Even in spring, not much hope for Astros, Marlins

Spring training is supposed to be a time of hope.

Unless you’re the Houston Astros. Or the Miami Marlins.

With no-name rosters and in the midst of massive rebuilding
jobs, Houston and Miami are more likely to be remembered as among
the worst teams in recent history than for making an improbable run
at the playoffs.

The Astros lost 107 games last year, after 106 defeats in 2011.
Houston’s main goal will be trying to avoid becoming the first team
since the expansion New York Mets in the 1960s to lose at least 106
games in three straight seasons.

”No one expects us to do well,” Lucas Harrell said Thursday,
after pitching in a spring training game against the New York
Yankees. ”So, when we do well, it’s going to be kind of like, `Oh,
wow.’ I definitely think we have a chance to shock a lot of people
this year.”

Brave words, especially when the Astros face the additional
burden of moving from the NL into what looks like the toughest
division in baseball, the AL West. They’ll be matched regularly
against two 2012 playoff teams – Oakland and Texas – plus the
high-priced Los Angeles Angels, who have three of the game’s most
dynamic players: Albert Pujols, Josh Hamilton and Mike Trout.

Down in Miami, owner Jeffrey Loria totally dismantled the
Marlins after a disappointing debut season in a new stadium paid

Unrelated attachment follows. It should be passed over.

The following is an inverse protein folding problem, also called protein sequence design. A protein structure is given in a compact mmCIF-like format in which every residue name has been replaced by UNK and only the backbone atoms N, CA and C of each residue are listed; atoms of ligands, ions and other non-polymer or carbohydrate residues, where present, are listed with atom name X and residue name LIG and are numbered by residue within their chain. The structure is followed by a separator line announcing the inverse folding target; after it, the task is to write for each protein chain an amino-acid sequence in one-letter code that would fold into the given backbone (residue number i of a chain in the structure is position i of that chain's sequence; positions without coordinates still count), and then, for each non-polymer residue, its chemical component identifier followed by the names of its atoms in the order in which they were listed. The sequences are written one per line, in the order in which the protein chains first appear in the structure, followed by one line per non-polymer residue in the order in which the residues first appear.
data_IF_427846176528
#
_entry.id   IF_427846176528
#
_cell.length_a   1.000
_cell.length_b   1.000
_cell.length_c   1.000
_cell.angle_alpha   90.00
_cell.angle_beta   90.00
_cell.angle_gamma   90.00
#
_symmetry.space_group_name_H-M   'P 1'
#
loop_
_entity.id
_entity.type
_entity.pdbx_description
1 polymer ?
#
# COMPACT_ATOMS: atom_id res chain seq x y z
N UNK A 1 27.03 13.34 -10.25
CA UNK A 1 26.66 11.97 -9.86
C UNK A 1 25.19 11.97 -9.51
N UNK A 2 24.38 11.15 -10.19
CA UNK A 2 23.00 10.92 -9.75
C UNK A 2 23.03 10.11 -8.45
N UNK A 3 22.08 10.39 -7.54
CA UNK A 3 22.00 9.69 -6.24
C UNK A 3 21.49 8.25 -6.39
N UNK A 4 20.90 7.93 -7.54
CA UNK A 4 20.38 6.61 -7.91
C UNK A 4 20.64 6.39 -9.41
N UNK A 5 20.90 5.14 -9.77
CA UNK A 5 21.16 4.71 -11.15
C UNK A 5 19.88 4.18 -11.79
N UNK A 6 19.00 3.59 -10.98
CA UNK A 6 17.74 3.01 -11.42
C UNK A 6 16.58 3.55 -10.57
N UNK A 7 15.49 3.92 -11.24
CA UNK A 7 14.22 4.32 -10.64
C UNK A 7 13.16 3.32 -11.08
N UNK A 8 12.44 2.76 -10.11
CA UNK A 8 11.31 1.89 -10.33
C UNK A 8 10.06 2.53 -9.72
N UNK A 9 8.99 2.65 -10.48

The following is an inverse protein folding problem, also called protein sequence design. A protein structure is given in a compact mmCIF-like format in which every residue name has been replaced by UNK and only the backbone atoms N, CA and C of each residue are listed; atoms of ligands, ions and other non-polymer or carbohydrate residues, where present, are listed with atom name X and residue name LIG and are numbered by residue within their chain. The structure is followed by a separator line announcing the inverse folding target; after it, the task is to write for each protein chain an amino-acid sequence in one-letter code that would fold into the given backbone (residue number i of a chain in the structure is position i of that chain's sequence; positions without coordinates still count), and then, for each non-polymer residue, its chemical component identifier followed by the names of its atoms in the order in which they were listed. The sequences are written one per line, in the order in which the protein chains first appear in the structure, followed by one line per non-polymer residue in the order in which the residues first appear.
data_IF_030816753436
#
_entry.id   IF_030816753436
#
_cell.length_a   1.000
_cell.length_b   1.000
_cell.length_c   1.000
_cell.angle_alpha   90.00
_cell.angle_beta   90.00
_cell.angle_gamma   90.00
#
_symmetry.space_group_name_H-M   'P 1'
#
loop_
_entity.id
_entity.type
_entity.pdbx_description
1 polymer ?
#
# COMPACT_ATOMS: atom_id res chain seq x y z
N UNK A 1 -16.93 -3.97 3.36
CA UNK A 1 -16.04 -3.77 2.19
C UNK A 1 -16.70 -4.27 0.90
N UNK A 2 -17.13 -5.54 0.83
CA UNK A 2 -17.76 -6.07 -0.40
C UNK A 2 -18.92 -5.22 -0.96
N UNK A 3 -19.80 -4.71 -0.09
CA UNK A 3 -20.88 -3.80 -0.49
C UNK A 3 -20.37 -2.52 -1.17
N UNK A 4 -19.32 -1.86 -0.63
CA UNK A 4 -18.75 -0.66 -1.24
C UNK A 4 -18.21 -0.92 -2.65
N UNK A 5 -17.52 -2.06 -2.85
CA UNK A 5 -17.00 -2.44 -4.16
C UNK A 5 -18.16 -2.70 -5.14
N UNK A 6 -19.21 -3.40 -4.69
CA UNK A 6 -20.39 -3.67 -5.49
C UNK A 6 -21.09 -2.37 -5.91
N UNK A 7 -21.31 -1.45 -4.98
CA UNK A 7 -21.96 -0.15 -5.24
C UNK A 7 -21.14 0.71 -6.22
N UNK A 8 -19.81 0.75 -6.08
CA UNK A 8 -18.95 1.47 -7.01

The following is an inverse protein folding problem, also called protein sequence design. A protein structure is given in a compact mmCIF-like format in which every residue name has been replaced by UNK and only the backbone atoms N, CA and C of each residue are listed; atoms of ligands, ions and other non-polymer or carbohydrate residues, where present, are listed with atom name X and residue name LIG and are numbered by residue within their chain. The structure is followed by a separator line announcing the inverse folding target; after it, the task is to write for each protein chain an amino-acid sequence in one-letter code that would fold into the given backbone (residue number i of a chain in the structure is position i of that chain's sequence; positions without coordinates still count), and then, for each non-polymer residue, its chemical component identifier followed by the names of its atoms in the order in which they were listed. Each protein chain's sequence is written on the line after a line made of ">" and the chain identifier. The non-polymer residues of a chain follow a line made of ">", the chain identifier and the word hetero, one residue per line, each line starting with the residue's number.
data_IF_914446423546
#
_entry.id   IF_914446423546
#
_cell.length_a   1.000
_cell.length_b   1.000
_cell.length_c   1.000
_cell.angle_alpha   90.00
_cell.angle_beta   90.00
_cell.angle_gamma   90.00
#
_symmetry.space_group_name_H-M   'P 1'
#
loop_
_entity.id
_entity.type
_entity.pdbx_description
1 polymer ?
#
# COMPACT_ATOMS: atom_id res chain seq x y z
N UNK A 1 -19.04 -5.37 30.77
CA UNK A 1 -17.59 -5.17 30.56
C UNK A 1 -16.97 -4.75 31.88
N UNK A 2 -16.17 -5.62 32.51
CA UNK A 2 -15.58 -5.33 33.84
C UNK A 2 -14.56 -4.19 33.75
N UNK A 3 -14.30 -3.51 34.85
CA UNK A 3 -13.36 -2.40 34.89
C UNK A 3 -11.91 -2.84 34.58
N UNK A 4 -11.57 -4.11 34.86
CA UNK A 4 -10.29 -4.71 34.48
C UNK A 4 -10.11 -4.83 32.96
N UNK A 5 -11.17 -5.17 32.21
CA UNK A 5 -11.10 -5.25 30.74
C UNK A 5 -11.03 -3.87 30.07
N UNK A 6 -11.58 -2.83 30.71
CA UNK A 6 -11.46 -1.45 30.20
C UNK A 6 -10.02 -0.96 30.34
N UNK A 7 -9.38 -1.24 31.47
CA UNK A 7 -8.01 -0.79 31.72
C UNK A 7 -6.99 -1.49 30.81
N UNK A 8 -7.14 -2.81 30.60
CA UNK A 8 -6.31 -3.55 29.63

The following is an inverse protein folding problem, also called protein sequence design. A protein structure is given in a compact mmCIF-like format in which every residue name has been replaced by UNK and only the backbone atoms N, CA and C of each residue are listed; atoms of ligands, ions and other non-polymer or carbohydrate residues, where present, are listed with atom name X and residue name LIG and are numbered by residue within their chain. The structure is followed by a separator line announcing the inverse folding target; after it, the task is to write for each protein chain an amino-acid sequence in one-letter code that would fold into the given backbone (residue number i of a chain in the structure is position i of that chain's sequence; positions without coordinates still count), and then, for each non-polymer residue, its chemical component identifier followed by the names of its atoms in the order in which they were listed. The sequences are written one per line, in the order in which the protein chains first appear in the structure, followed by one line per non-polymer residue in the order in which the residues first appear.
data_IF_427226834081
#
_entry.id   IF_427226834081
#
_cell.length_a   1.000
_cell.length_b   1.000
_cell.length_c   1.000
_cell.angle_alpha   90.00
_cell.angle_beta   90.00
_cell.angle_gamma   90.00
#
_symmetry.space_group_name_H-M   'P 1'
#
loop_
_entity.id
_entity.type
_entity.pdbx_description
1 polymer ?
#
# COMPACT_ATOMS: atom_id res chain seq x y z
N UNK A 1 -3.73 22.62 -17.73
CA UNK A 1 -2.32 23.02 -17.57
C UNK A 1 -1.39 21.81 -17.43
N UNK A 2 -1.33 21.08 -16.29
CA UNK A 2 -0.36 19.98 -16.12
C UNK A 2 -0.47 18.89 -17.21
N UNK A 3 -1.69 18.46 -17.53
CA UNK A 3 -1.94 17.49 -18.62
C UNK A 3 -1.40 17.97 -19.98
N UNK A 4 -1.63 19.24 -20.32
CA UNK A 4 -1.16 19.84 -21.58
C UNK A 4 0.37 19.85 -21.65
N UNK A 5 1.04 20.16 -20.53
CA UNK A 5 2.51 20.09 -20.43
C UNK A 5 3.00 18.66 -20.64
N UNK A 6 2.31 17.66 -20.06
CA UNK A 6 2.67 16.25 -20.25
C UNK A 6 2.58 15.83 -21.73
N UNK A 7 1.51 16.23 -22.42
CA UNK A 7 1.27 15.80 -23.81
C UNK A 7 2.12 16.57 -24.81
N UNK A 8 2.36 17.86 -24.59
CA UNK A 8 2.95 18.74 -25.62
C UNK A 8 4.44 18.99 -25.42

for largely with public tax dollars. He’s now a pariah in south
Florida and a laughingstock through the rest of the baseball,
settling for a roster that might do pretty well in Triple-A – but
not in the big leagues.

”I’m still trying to learn their names,” said Davey Johnson,
manager of the NL East champion Washington Nationals. ”I’m not
even sure what position the names are going in.”

He’s not the only one.

After trading away nearly all their high-priced players in one
stunning offseason, the Marlins are prepared to send out a lineup
that includes five players with less two full seasons in the big
leagues, plus a rotation that has only one starter with as many as
10 wins in a season.

”I feel like we have a plan,” first-year manager Mike Redmond
said. ”Will it take a few years? Maybe. But we feel like we have a
plan that’s going to work with a lot of young players and a lot of
young talent. I’m looking forward to the challenge and the
opportunity.”

Redmond keeps reminding his players he was one of 19 rookies on
the 1998 Marlins, the remnants of a World Series title team that
was torn apart by a previous owner. Five years later, many of those
young players were the centerpiece of another championship
squad.

Of course, Redmond probably doesn’t tell his team how the
Marlins finished in `98 – 54-108.

”It’s a fresh start,” he said. ”At the end of the day, man,
nobody gives us a chance to do anything. We have the ability to go
out and surprise some teams. I think we’re a better team than
people give us credit for. But at the end of the day, we’re got to
go out there and prove that.”

According to STATS, only 21 teams have finished with a winning